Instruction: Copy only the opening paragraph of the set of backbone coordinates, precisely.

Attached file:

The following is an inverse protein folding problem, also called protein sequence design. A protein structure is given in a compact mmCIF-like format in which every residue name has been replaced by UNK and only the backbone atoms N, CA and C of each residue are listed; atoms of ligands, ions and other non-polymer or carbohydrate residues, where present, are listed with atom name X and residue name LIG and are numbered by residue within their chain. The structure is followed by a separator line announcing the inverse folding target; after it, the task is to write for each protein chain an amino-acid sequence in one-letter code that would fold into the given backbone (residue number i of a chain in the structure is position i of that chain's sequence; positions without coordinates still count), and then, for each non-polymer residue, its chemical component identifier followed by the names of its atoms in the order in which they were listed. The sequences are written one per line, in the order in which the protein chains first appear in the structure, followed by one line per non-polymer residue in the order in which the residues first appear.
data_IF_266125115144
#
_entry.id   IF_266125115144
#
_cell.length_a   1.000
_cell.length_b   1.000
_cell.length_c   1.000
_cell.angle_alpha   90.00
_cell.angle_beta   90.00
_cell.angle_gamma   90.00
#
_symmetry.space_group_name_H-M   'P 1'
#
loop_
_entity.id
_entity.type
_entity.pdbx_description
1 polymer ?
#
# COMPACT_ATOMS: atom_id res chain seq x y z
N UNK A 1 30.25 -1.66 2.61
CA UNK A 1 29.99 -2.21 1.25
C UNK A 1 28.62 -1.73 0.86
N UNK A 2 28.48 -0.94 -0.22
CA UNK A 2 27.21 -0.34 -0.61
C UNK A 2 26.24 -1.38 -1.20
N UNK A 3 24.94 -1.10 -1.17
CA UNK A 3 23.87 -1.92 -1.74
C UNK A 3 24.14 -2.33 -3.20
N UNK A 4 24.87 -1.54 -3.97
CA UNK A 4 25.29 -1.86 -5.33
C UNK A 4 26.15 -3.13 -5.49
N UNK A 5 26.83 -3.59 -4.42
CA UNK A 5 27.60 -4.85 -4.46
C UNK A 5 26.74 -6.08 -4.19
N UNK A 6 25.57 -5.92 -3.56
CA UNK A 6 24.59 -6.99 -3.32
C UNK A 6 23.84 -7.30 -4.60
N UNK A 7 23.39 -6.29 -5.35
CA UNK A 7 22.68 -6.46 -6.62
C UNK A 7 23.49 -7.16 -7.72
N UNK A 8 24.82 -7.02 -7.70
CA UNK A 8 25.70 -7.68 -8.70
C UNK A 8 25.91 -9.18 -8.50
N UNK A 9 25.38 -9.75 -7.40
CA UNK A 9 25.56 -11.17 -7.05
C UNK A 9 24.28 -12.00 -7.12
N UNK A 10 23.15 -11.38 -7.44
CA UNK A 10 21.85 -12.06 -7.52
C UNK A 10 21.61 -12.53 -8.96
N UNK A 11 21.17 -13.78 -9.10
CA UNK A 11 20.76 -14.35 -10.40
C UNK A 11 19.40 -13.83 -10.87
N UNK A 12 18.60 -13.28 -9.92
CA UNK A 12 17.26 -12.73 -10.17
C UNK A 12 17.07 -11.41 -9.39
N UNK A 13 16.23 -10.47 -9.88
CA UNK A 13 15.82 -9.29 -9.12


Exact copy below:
The following is an inverse protein folding problem, also called protein sequence design. A protein structure is given in a compact mmCIF-like format in which every residue name has been replaced by UNK and only the backbone atoms N, CA and C of each residue are listed; atoms of ligands, ions and other non-polymer or carbohydrate residues, where present, are listed with atom name X and residue name LIG and are numbered by residue within their chain. The structure is followed by a separator line announcing the inverse folding target; after it, the task is to write for each protein chain an amino-acid sequence in one-letter code that would fold into the given backbone (residue number i of a chain in the structure is position i of that chain's sequence; positions without coordinates still count), and then, for each non-polymer residue, its chemical component identifier followed by the names of its atoms in the order in which they were listed. The sequences are written one per line, in the order in which the protein chains first appear in the structure, followed by one line per non-polymer residue in the order in which the residues first appear.